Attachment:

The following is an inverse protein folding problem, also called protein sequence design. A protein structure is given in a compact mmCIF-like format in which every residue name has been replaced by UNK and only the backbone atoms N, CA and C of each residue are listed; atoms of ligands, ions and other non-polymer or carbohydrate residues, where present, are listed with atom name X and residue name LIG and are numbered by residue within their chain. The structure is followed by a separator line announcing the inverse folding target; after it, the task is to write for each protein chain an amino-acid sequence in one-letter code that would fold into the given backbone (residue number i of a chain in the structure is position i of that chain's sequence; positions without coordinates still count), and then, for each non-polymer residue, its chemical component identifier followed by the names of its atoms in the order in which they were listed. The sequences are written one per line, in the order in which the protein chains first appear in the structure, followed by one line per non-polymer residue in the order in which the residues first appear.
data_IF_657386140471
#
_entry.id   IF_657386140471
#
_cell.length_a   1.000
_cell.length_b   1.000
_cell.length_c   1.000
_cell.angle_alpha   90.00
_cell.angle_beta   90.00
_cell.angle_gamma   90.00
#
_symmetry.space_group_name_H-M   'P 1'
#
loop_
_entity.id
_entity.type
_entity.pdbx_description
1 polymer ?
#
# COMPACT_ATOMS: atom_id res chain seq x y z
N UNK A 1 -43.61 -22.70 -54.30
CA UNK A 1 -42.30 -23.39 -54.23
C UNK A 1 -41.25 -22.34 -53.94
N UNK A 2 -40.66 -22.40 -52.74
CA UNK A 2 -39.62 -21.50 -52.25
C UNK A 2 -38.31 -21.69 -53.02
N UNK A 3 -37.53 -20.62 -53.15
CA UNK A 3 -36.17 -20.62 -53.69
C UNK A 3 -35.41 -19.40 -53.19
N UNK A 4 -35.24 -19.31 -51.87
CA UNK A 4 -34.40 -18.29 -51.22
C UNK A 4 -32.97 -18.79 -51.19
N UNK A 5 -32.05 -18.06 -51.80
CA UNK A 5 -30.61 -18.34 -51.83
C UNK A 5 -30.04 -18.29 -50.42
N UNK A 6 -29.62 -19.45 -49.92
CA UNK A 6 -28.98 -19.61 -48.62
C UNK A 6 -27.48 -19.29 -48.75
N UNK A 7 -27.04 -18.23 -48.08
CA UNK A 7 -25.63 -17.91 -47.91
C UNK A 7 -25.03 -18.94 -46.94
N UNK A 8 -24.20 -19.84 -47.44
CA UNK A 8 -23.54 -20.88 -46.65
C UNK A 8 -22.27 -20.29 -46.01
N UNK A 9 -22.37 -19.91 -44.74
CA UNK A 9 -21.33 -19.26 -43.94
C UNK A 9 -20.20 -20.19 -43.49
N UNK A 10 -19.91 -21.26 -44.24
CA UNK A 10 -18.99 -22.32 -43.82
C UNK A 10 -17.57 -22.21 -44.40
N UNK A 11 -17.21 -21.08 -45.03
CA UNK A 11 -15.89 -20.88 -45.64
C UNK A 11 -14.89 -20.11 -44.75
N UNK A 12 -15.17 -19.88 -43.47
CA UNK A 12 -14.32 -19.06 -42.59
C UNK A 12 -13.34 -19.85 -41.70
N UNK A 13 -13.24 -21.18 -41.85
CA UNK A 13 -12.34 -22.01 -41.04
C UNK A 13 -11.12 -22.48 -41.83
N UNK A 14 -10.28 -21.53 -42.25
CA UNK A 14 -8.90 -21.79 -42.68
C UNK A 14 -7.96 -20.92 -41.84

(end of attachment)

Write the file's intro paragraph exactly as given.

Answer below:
The following is an inverse protein folding problem, also called protein sequence design. A protein structure is given in a compact mmCIF-like format in which every residue name has been replaced by UNK and only the backbone atoms N, CA and C of each residue are listed; atoms of ligands, ions and other non-polymer or carbohydrate residues, where present, are listed with atom name X and residue name LIG and are numbered by residue within their chain. The structure is followed by a separator line announcing the inverse folding target; after it, the task is to write for each protein chain an amino-acid sequence in one-letter code that would fold into the given backbone (residue number i of a chain in the structure is position i of that chain's sequence; positions without coordinates still count), and then, for each non-polymer residue, its chemical component identifier followed by the names of its atoms in the order in which they were listed. The sequences are written one per line, in the order in which the protein chains first appear in the structure, followed by one line per non-polymer residue in the order in which the residues first appear.